Is exercise making you ill – WELL WOMAN

While research confirms that regular moderate exercise, say 40 minutes a day, can cut your risk of sickness by half, other studies show that strenuous exercise such as marathon training

Is exercise making you ill – WELL WOMAN
  • PublishedNovember 17, 2022

While research confirms that regular moderate exercise, say 40 minutes a day, can cut your risk of sickness by half, other studies show that strenuous exercise such as marathon training or excessive amounts of gym and cardio work can increase your risk of falling ill.

The main culprits are upper respiratory tract infections (URTIs), such as coughs, colds, sinusitis and tonsillitis. The average person gets at least one URTI a year, particularly during the cold rainy season, but these are prime causes of illness among people who train hard, such as runners and body builders. Researchers believe that intense workouts, extreme training schedules and regular participation in high demanding sports like running can suppress the body’s immune response.

If you regularly do moderate exercise such as 30 to 40 minutes of brisk walking or gym training four to five days a week, it won’t have much of an impact on your immune system. In fact, this is good for your immunity. But exercising for 90 minutes to two hours at an intensity above 70 per cent of your aerobic capacity will make you vulnerable to illness.

Moderate exercise is thought to boost the activity of germ-fighting natural killer (NK) cells, which help the body remove viruses and abnormal cells. But strenuous exercise, such as training for an endurance event, has been shown to suppress NK activity. Also, intense activity can be psychologically stressful. Mental strain increases levels of the stress hormone cortisol which, teamed with another exercise-induced stress hormone, adrenaline, regulates white blood cell function and causes a decrease in immunity.

Physical stress such as that experienced on a long duration high intensity exercise can cause a one-off dip in the immune system that suppresses it for a day or so. But repeated or chronic psychological stress seems to impact the immune system the most. Experts, however, say that your immune system will regain full strength after a brief window of time following the activity. The window, which is suppressed, lasts mostly 24 hours, but the time does vary because some cells are affected more than others.

Endurance competitors such as marathoners can expect every aspect of their immune system to take a blow for at least three to six hours after crossing the finishing line, with most racers being vulnerable to infection for a day or two afterwards. During this time, it is wise to support your system by getting plenty of sleep, eating well, resting up and avoiding contact with crowds of people.

Not all activities are health saboteurs. In fact, some workouts could keep you congestion free when there is a flu outbreak. A study from the Appalachian State University in the US shows those who exercise moderately often have 43 per cent fewer days with a cold in a year than their sedentary counterparts. If you exercise, you need to take certain precautions to ensure you remain healthy all year round.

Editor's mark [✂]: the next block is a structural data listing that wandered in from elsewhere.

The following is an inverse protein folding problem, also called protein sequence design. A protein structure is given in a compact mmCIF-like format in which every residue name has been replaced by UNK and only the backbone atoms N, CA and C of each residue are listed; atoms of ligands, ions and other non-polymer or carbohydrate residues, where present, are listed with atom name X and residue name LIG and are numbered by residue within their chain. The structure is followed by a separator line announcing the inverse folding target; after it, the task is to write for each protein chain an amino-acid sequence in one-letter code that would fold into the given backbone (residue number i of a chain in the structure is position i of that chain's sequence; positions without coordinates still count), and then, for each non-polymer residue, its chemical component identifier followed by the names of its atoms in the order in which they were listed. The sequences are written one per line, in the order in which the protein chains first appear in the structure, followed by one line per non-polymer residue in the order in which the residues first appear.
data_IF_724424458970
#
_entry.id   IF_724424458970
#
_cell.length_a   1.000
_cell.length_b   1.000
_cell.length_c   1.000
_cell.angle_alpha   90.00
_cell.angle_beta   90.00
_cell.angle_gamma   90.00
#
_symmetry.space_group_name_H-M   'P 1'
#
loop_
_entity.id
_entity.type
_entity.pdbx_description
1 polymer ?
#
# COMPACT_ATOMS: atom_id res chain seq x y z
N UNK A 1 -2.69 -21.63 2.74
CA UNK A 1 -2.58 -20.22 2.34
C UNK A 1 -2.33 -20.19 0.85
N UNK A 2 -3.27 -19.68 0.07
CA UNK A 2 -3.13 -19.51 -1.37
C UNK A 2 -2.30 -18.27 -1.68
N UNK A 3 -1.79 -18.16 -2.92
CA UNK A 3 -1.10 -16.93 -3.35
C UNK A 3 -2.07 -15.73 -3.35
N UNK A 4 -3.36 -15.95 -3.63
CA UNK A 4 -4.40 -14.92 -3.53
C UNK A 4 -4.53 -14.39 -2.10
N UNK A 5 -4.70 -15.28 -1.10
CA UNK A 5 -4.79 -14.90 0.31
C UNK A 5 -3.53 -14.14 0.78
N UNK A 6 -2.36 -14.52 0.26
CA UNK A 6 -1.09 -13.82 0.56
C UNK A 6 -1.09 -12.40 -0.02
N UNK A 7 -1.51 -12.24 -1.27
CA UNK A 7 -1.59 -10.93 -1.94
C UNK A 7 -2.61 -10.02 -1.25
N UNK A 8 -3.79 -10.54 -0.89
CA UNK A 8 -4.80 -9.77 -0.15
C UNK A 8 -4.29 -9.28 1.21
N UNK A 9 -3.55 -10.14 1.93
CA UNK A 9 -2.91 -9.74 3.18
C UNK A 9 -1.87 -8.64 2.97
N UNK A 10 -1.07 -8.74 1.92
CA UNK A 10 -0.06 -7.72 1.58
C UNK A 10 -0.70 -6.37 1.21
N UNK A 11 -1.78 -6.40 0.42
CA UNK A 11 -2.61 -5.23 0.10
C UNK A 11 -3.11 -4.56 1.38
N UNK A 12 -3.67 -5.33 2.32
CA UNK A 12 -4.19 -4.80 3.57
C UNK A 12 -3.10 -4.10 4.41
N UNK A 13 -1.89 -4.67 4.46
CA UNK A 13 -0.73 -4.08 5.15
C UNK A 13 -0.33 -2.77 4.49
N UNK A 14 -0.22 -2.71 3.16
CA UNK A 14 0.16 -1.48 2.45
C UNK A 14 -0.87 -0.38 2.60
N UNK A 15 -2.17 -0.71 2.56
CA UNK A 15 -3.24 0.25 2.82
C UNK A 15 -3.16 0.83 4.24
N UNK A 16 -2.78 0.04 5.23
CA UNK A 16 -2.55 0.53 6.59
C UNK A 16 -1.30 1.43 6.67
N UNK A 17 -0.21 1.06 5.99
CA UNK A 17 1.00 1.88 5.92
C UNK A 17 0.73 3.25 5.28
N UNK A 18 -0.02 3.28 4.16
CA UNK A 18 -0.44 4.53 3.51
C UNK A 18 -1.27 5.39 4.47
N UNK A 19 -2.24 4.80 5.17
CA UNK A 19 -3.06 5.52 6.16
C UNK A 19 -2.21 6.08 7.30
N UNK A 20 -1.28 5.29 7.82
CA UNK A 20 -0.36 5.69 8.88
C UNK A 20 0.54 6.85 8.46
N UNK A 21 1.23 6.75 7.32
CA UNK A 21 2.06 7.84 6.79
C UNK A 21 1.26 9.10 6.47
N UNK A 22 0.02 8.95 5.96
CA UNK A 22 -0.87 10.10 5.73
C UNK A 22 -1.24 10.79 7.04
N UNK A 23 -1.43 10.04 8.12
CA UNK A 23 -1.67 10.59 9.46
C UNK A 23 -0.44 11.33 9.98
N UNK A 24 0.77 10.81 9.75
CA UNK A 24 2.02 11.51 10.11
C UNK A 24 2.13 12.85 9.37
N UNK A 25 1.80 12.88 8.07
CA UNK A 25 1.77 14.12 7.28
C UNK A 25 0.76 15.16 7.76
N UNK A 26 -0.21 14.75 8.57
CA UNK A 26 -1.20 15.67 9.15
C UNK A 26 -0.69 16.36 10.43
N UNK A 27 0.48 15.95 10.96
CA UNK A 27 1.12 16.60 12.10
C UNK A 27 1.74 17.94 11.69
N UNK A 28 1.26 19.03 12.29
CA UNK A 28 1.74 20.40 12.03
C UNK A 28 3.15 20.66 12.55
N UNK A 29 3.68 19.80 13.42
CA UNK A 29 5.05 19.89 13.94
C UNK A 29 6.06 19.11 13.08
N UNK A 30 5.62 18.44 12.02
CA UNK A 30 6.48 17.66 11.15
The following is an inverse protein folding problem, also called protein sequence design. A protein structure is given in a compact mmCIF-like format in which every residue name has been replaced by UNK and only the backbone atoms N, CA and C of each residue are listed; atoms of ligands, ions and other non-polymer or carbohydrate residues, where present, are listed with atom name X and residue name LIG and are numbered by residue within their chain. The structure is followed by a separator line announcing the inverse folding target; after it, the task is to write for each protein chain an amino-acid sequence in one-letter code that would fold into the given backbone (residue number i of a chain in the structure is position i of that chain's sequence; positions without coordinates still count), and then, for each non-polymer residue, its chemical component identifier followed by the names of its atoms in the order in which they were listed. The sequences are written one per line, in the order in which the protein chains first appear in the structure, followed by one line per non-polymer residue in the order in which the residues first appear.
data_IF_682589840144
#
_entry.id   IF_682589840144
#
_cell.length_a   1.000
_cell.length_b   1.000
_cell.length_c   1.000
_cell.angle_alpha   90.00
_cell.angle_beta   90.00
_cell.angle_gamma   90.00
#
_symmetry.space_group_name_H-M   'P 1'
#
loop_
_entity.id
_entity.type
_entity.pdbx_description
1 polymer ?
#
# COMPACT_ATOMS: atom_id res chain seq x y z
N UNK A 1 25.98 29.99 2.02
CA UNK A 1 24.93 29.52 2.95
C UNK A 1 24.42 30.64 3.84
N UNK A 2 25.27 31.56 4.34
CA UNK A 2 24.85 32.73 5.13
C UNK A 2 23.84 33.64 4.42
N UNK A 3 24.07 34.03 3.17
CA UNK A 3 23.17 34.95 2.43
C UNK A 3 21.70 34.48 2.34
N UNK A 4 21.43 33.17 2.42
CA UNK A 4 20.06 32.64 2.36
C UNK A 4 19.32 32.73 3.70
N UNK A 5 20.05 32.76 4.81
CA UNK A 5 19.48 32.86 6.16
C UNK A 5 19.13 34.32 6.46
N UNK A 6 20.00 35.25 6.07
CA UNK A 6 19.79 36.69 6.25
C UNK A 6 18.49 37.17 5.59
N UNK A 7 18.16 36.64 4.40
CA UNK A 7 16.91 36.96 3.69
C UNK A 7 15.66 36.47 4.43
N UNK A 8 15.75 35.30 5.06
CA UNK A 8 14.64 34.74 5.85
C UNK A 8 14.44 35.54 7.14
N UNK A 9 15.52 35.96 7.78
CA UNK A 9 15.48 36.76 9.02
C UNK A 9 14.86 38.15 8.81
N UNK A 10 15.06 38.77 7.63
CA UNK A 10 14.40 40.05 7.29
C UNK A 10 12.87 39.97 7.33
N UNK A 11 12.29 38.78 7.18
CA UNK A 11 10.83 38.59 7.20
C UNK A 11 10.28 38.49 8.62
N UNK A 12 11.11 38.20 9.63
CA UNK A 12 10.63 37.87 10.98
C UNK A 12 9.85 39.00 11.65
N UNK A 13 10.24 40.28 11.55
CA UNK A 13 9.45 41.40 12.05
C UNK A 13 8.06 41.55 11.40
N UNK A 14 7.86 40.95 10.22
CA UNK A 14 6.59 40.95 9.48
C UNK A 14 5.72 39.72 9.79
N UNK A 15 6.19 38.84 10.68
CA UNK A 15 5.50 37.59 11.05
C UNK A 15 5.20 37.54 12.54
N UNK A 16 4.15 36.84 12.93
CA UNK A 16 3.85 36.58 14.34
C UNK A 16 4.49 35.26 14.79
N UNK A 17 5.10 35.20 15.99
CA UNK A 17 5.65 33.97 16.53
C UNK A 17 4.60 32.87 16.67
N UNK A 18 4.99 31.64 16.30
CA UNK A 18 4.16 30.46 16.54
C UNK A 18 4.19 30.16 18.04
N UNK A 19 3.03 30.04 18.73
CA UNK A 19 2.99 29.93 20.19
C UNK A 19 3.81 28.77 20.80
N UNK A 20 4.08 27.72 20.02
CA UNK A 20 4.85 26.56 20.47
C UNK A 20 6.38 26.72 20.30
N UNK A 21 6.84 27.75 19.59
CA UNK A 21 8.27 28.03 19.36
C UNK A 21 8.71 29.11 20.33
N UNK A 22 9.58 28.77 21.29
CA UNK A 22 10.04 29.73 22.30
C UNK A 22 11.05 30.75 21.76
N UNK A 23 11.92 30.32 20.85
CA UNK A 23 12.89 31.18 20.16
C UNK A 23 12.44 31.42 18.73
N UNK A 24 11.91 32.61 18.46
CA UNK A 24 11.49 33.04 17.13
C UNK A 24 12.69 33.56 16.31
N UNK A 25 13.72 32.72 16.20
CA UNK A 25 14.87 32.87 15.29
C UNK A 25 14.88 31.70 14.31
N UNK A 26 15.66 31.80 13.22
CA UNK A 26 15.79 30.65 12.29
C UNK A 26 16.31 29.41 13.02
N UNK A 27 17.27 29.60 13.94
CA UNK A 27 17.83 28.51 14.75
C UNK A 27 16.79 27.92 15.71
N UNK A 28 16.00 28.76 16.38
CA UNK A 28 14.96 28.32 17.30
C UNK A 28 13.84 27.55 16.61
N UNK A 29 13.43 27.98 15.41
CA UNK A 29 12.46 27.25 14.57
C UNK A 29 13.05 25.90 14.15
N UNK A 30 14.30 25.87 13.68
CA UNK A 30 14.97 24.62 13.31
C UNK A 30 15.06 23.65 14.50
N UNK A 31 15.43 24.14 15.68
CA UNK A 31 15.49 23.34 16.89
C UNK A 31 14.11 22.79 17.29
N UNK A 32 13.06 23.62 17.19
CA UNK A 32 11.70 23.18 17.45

If you are an outdoor exerciser
Cold and rainy months can be hard on those who love outdoor exercise. The cold and rain can suck the fun out of a workout and the chill can certainly give you a cold. Research suggests that people succumb to illness when temperatures are low.

Low temperatures increase URTIs in outdoor exercisers. Other factors play a role too – uncomfortable weather (whether too hot or too cold or raining) can cause psychological stress that releases the immune suppressing hormone cortisol, and many outdoor exercisers fail to eat enough food to fuel their outdoor workouts. Your body relies heavily on carbohydrates fuel in the cold, so your energy reserves may drain quickly on longer workouts in the cold. Advice: fuel up before, during and after.

If you are in a team
While intense and long workouts can depress immune function, netball, hockey and football games shouldn’t leave you reaching for the tissues. Most team games are intermittent – that is, sometimes you will need to sprint and other times you will be walking or jogging – and this seems to have less of an impact on immunity than doing continuously high-intensity exercise.

Infections among competitive athletes such as viral, fungal and bacterial outbreaks are normally caused by person-to-person contact. You should play smart if in a team game. As much as possible, avoid contact with unwell teammates and certainly don’t share drinks, bottles or, worse still, towels.

When you workout in the gym
Research shows that even intense resistance workout in the gym has little impact on immune function.
Scientists suspect that the recovery between sets gives the immune system a boost. Poor gym etiquette, however, may put your health at risk. You encounter disease-causing germs every day in the gym.

Many gym goers exercise with a cough or cold. Germs can easily be spread by unwashed hands, through direct contact with someone who is sick or through touching contaminated objects such as gym equipment. There are many bugs around a gym to be mindful of and you also need to be careful and mindful of other gym users. Wipe gym equipment before and after use, don’t share towels and toiletries, and try to avoid contact with frequently touched areas, such as door handles. Wear sandals in the shower and disinfect your hands as often as possible.

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